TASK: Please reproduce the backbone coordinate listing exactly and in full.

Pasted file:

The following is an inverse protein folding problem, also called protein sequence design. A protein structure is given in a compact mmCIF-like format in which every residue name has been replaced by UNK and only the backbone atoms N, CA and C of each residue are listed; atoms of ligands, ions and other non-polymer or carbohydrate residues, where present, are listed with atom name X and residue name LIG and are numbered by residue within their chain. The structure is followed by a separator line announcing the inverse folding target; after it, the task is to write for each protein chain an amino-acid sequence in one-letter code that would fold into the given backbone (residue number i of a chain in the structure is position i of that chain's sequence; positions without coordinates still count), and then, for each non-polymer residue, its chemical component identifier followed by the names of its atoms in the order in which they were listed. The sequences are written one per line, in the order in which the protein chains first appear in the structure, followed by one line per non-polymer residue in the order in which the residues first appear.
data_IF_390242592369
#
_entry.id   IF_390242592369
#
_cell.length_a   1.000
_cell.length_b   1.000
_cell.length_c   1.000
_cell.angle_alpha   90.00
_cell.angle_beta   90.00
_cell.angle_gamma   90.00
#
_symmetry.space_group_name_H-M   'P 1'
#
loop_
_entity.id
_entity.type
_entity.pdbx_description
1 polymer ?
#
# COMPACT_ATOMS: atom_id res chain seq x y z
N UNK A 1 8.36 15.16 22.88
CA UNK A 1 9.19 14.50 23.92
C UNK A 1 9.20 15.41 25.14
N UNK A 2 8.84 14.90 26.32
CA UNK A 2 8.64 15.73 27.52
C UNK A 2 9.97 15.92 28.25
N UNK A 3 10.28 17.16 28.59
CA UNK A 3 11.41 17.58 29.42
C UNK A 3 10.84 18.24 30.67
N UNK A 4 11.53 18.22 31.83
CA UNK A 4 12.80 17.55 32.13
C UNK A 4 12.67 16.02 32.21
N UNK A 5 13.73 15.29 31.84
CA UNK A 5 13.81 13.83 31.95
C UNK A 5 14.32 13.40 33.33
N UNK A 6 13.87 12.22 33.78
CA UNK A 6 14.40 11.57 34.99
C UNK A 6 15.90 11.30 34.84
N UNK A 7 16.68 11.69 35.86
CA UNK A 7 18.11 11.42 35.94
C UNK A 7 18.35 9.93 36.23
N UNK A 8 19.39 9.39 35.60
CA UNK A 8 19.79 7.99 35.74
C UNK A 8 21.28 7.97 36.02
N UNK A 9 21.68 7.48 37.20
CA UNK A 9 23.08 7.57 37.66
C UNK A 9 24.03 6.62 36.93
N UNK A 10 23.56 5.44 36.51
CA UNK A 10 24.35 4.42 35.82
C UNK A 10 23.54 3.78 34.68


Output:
The following is an inverse protein folding problem, also called protein sequence design. A protein structure is given in a compact mmCIF-like format in which every residue name has been replaced by UNK and only the backbone atoms N, CA and C of each residue are listed; atoms of ligands, ions and other non-polymer or carbohydrate residues, where present, are listed with atom name X and residue name LIG and are numbered by residue within their chain. The structure is followed by a separator line announcing the inverse folding target; after it, the task is to write for each protein chain an amino-acid sequence in one-letter code that would fold into the given backbone (residue number i of a chain in the structure is position i of that chain's sequence; positions without coordinates still count), and then, for each non-polymer residue, its chemical component identifier followed by the names of its atoms in the order in which they were listed. The sequences are written one per line, in the order in which the protein chains first appear in the structure, followed by one line per non-polymer residue in the order in which the residues first appear.
data_IF_390242592369
#
_entry.id   IF_390242592369
#
_cell.length_a   1.000
_cell.length_b   1.000
_cell.length_c   1.000
_cell.angle_alpha   90.00
_cell.angle_beta   90.00
_cell.angle_gamma   90.00
#
_symmetry.space_group_name_H-M   'P 1'
#
loop_
_entity.id
_entity.type
_entity.pdbx_description
1 polymer ?
#
# COMPACT_ATOMS: atom_id res chain seq x y z
N UNK A 1 8.36 15.16 22.88
CA UNK A 1 9.19 14.50 23.92
C UNK A 1 9.20 15.41 25.14
N UNK A 2 8.84 14.90 26.32
CA UNK A 2 8.64 15.73 27.52
C UNK A 2 9.97 15.92 28.25
N UNK A 3 10.28 17.16 28.59
CA UNK A 3 11.41 17.58 29.42
C UNK A 3 10.84 18.24 30.67
N UNK A 4 11.53 18.22 31.83
CA UNK A 4 12.80 17.55 32.13
C UNK A 4 12.67 16.02 32.21
N UNK A 5 13.73 15.29 31.84
CA UNK A 5 13.81 13.83 31.95
C UNK A 5 14.32 13.40 33.33
N UNK A 6 13.87 12.22 33.78
CA UNK A 6 14.40 11.57 34.99
C UNK A 6 15.90 11.30 34.84
N UNK A 7 16.68 11.69 35.86
CA UNK A 7 18.11 11.42 35.94
C UNK A 7 18.35 9.93 36.23
N UNK A 8 19.39 9.39 35.60
CA UNK A 8 19.79 7.99 35.74
C UNK A 8 21.28 7.97 36.02
N UNK A 9 21.68 7.48 37.20
CA UNK A 9 23.08 7.57 37.66
C UNK A 9 24.03 6.62 36.93
N UNK A 10 23.56 5.44 36.51
CA UNK A 10 24.35 4.42 35.82
C UNK A 10 23.54 3.78 34.68